Massachusetts cities and towns are required to opt into PACE Massachusetts by a majority vote of the city or town council or the board of selectmen, as appropriate, in order for a property within that municipality to be eligible for the program. Forty-seven cities and towns have opted in; the City of Greenfield was one of the earliest to do so in April 2018.

“This historic PACE financing for the complete energy efficiency renovation of an underutilized building on Bank Row joins many energy efficiency ‘firsts’ accomplishments in our city since we became the first Green Community in Massachusetts in 2010,” said Greenfield Mayor Roxann Wedegartner. “It’s a legacy we should all take pride in and continue to support.”

Built in 1896, 56 Bank Row is a 12,696-square-foot office building. The energy improvements are projected to save 189,000 kWh from the grid annually compared to a building built to current Massachusetts energy efficiency code. This equates to a 28% overall reduction. Bradley McCallum is planning a ribbon cutting dedication for the building on September 8 at 11:30 a.m.

“Greenworks Lending from Nuveen is very proud to have worked with MassDevelopment to bring financing for Massachusetts’s first C-PACE project at 56 Bank Row,” said Greenworks Lending from Nuveen CEO and President Jessica Bailey. “We hope that this is the first of many C-PACE projects to come with MassDevelopment as we work together to bring financial and environmental benefits to local businesses and communities in Massachusetts.”

“The renovation of the Abercrombie Building rescued a blighted historic property that was structurally failing,” said Bradley McCallum, owner of 56 Bank Row. “The project combines factors including a long-term lease with the Northwestern District Attorney’s Office, state and federal historic tax credits, an innovative design by Tom Douglas Architects, and a committed contractor, Mowery & Schmidt, and their team of sub-contractors. Thanks to this team we were able to transform the bones of this historic structure into a vibrant resource for the City of Greenfield. As with projects of this ambition and scale we faced cost overruns and one of the positive contributions that PACE Massachusetts provides Abercrombie Greenfield is the ability to retroactively refinance key energy efficiency investments that we made and consolidate the outstanding bridge financing and private loans into a fixed 20-year repayment structure, providing credit beyond the 80% LTV, which our primary mortgage with Berkshire Bank is capped at. Berkshire Bank, which is our tax credit investor and lender has worked in partnership with Abercrombie Greenfield to secure our PACE Massachusetts financing.”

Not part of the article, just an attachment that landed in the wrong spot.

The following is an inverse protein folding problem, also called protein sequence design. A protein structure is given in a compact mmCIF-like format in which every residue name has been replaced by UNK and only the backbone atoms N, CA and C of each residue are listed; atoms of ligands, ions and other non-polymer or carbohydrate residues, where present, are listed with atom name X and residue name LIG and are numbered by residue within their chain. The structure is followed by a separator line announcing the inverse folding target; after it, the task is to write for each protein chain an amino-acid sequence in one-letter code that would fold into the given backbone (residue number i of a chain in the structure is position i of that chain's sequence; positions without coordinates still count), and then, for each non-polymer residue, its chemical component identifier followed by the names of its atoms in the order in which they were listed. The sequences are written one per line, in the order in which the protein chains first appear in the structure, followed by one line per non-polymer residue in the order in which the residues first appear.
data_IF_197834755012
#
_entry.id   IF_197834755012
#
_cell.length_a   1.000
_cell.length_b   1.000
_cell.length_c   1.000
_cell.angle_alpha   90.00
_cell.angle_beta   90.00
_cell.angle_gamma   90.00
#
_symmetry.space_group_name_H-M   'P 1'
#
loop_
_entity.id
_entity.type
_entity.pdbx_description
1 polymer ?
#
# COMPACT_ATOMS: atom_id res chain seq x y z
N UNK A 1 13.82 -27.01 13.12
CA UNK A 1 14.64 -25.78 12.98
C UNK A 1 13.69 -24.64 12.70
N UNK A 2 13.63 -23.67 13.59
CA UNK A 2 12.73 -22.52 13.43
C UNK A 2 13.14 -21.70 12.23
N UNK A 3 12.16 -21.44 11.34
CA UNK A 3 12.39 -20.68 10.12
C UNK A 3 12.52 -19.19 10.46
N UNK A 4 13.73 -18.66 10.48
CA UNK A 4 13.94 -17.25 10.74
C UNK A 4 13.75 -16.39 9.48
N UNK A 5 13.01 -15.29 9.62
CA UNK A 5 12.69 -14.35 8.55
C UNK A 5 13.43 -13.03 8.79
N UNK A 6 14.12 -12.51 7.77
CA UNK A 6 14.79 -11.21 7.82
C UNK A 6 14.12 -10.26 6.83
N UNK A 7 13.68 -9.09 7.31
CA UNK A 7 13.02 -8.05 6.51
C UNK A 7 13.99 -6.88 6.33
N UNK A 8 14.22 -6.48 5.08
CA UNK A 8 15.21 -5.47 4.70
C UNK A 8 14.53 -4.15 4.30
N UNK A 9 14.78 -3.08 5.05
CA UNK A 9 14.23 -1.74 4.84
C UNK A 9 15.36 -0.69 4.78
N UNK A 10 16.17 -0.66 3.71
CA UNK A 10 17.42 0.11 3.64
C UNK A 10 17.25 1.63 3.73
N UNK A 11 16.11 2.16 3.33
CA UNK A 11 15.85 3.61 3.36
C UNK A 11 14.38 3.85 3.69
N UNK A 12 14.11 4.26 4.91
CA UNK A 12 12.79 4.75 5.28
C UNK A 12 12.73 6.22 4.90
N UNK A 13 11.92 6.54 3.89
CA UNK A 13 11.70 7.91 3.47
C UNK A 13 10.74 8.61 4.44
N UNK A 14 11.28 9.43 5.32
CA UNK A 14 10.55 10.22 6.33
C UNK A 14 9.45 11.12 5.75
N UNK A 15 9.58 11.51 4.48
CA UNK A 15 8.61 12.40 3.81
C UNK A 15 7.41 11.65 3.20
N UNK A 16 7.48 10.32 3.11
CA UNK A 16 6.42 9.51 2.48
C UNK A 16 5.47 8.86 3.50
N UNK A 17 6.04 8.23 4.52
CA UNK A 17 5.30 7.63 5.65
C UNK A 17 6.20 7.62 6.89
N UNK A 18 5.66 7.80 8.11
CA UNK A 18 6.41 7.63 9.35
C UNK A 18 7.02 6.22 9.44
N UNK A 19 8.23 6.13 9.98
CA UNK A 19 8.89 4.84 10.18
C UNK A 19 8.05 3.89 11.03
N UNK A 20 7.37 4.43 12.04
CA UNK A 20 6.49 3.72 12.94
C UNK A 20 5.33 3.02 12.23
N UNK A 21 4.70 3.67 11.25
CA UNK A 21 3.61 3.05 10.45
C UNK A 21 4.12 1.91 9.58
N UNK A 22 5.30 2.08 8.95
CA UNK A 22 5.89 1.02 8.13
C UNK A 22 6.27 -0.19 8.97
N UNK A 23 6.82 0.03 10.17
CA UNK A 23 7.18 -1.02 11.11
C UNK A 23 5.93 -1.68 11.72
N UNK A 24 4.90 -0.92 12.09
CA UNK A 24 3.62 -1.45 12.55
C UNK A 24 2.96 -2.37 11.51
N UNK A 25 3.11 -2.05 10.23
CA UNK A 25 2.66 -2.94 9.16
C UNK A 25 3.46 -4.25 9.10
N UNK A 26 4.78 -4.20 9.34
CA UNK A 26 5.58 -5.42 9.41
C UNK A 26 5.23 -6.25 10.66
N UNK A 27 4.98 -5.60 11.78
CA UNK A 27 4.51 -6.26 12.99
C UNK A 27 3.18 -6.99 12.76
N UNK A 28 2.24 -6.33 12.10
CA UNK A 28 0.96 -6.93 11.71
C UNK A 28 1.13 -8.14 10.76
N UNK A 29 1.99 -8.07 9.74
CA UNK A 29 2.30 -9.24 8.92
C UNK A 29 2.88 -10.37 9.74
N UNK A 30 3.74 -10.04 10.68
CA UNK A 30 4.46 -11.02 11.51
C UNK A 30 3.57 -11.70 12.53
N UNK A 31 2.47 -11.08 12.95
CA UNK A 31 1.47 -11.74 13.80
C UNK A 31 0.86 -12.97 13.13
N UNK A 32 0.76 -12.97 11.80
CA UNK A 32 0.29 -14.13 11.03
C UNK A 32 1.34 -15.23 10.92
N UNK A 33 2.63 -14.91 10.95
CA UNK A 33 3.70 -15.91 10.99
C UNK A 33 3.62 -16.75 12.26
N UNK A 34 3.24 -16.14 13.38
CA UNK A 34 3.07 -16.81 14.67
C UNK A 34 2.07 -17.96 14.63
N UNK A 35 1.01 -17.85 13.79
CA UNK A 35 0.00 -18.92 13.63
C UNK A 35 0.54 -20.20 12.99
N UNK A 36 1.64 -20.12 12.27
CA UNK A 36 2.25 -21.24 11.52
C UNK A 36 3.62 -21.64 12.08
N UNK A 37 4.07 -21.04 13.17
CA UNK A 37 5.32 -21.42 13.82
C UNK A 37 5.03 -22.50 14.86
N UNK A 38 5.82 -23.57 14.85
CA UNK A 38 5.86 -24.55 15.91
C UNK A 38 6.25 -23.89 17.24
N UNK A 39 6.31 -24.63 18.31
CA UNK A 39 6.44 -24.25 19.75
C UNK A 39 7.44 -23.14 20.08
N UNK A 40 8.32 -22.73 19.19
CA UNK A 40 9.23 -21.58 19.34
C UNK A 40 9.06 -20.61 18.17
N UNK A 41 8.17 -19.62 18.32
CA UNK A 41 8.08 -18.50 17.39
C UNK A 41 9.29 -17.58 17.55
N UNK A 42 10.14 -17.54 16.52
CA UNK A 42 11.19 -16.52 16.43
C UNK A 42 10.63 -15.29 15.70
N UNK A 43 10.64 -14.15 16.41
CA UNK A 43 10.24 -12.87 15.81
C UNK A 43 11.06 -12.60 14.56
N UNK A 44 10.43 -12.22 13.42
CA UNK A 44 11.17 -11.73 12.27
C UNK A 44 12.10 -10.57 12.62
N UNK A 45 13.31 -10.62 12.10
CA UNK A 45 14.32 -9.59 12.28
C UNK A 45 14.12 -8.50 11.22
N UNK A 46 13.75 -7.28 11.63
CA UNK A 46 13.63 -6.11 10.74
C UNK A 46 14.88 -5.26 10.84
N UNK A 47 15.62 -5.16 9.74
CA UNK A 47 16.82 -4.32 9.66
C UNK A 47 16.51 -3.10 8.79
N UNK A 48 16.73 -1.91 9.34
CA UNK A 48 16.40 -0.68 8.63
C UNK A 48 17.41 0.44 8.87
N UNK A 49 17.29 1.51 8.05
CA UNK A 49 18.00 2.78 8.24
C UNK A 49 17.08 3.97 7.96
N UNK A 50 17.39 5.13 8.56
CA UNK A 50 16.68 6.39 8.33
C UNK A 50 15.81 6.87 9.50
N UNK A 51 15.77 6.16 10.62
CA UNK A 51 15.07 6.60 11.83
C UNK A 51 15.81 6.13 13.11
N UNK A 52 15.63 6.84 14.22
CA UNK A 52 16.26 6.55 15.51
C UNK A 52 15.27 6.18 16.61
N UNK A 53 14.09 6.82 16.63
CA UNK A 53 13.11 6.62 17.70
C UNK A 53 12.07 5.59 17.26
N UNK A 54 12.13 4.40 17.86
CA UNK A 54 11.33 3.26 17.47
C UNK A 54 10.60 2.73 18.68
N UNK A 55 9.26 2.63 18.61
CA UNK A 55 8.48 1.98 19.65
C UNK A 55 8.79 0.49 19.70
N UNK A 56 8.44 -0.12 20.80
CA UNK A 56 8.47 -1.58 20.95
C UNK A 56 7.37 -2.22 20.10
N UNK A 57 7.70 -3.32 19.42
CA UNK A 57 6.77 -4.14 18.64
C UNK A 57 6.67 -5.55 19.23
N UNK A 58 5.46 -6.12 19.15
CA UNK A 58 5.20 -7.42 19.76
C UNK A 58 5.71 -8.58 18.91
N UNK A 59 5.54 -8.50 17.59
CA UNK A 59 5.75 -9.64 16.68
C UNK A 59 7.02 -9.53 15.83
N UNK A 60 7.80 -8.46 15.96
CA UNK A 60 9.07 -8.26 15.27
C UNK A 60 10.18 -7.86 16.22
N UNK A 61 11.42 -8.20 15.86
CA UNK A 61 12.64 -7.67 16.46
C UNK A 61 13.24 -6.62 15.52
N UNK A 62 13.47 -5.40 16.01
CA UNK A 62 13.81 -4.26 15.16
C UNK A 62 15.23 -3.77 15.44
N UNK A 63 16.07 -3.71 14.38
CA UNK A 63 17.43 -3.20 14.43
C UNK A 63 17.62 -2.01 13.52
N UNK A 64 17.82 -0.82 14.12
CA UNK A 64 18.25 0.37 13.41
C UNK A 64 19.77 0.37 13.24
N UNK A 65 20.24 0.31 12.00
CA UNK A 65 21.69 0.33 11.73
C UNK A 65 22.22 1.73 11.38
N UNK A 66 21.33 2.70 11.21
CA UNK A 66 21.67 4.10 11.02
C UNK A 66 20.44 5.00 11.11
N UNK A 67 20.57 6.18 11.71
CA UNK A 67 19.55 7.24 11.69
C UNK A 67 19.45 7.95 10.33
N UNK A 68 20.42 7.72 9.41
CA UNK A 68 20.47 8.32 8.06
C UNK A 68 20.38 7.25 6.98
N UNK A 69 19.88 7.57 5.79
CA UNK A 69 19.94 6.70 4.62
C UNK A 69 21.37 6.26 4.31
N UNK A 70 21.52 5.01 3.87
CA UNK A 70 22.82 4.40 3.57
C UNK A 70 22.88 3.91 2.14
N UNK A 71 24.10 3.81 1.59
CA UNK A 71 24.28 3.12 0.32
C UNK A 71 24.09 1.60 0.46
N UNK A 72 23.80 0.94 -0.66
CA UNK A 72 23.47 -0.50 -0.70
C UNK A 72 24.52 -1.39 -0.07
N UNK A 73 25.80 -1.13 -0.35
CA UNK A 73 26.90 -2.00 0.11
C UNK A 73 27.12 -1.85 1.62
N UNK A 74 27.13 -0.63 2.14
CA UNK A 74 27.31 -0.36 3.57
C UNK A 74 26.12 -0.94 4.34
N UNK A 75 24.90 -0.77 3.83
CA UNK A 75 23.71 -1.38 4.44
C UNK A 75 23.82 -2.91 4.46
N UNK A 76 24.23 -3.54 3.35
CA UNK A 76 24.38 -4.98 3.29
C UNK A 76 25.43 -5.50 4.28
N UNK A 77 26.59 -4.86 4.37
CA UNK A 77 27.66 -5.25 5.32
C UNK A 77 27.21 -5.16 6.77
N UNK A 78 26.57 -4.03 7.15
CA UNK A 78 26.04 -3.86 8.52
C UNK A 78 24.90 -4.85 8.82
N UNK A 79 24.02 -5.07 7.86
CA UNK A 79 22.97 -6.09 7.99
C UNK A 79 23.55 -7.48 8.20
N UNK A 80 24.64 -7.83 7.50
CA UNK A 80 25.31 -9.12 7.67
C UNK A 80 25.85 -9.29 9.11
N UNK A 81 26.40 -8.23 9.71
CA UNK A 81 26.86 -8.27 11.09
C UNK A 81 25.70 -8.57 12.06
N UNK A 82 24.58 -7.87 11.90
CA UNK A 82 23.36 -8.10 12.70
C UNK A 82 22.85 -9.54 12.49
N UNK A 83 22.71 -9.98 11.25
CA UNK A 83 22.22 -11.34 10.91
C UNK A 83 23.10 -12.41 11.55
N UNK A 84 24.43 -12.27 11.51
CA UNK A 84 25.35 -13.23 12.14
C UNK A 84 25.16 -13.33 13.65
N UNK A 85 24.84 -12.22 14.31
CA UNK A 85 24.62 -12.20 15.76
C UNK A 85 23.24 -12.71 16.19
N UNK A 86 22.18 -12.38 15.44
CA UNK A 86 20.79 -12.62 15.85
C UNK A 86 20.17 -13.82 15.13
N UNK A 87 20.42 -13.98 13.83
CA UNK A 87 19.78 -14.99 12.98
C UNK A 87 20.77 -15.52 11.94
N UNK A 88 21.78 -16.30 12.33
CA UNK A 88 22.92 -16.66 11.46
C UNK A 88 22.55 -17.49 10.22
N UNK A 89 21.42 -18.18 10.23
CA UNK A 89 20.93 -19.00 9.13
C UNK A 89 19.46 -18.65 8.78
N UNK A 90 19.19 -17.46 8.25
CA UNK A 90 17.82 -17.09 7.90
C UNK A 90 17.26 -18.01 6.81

MassDevelopment, the state’s development finance agency and land bank, works with businesses, nonprofits, banks, and communities to stimulate economic growth across the Commonwealth. During FY2020, MassDevelopment financed or managed 341 projects generating investment of more than $2.69 billion in the Massachusetts economy. These projects are estimated to create or support 10,871 jobs and build or preserve 1,787 housing units.